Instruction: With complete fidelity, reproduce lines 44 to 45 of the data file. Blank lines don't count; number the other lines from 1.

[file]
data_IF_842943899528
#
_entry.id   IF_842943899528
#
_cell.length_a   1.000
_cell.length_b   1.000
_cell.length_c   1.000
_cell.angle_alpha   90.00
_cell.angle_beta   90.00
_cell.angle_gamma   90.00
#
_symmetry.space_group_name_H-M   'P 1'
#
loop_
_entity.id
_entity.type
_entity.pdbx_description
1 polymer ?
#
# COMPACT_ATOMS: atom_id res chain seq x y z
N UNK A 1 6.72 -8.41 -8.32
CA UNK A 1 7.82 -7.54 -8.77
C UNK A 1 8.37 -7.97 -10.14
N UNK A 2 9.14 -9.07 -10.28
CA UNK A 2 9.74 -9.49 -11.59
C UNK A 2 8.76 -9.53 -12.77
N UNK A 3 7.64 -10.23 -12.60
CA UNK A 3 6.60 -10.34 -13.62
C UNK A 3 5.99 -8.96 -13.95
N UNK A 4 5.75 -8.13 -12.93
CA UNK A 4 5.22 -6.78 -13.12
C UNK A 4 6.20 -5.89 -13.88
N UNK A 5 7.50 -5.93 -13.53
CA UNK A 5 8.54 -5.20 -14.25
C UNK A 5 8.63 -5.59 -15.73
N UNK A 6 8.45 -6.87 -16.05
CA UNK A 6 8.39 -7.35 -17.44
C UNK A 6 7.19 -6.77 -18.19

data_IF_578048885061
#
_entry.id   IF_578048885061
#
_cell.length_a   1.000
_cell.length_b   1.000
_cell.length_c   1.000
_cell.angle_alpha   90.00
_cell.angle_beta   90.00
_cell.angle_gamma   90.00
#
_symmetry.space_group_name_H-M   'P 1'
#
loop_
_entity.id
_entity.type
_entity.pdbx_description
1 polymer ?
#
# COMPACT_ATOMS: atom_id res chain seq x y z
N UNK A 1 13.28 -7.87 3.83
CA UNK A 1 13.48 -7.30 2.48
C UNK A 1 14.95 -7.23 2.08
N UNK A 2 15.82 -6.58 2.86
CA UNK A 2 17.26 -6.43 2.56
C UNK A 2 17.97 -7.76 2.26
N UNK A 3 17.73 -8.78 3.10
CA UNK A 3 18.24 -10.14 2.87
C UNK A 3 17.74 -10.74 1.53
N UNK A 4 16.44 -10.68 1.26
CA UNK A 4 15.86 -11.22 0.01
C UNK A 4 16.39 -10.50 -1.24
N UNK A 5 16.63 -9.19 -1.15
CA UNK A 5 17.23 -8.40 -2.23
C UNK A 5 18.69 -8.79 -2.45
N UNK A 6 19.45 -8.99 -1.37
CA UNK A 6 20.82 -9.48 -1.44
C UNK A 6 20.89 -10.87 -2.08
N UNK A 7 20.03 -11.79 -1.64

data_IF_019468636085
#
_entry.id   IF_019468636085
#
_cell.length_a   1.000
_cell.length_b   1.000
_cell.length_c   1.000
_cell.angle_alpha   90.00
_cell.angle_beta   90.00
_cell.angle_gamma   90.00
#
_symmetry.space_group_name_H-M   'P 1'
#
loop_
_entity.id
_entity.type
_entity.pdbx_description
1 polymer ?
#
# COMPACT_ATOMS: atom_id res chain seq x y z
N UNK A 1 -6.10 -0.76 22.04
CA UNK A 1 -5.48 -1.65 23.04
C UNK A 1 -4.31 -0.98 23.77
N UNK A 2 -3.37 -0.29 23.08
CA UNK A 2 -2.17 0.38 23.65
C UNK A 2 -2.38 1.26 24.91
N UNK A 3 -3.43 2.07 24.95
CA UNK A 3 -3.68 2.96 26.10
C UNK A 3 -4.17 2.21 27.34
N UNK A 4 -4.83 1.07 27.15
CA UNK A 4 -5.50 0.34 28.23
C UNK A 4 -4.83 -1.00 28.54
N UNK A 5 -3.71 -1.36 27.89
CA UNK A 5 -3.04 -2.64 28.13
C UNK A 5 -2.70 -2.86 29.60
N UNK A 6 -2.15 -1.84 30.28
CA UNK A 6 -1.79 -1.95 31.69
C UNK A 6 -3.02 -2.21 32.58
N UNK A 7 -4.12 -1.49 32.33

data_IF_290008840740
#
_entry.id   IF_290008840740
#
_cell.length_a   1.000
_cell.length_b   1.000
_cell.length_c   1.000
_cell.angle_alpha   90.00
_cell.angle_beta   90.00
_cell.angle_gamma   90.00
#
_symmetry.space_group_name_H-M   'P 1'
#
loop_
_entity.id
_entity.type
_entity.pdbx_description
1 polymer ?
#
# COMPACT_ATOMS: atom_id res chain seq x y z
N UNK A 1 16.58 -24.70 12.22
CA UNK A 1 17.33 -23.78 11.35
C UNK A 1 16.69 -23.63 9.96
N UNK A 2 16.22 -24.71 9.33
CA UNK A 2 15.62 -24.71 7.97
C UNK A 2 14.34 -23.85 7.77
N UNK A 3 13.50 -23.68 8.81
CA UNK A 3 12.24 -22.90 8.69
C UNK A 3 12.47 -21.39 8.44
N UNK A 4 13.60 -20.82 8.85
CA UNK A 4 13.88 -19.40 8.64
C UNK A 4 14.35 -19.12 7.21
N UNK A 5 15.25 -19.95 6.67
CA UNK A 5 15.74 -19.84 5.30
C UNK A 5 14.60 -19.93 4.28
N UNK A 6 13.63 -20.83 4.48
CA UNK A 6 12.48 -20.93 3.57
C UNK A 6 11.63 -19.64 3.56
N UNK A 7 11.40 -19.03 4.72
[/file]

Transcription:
_cell.length_b   1.000
_cell.length_c   1.000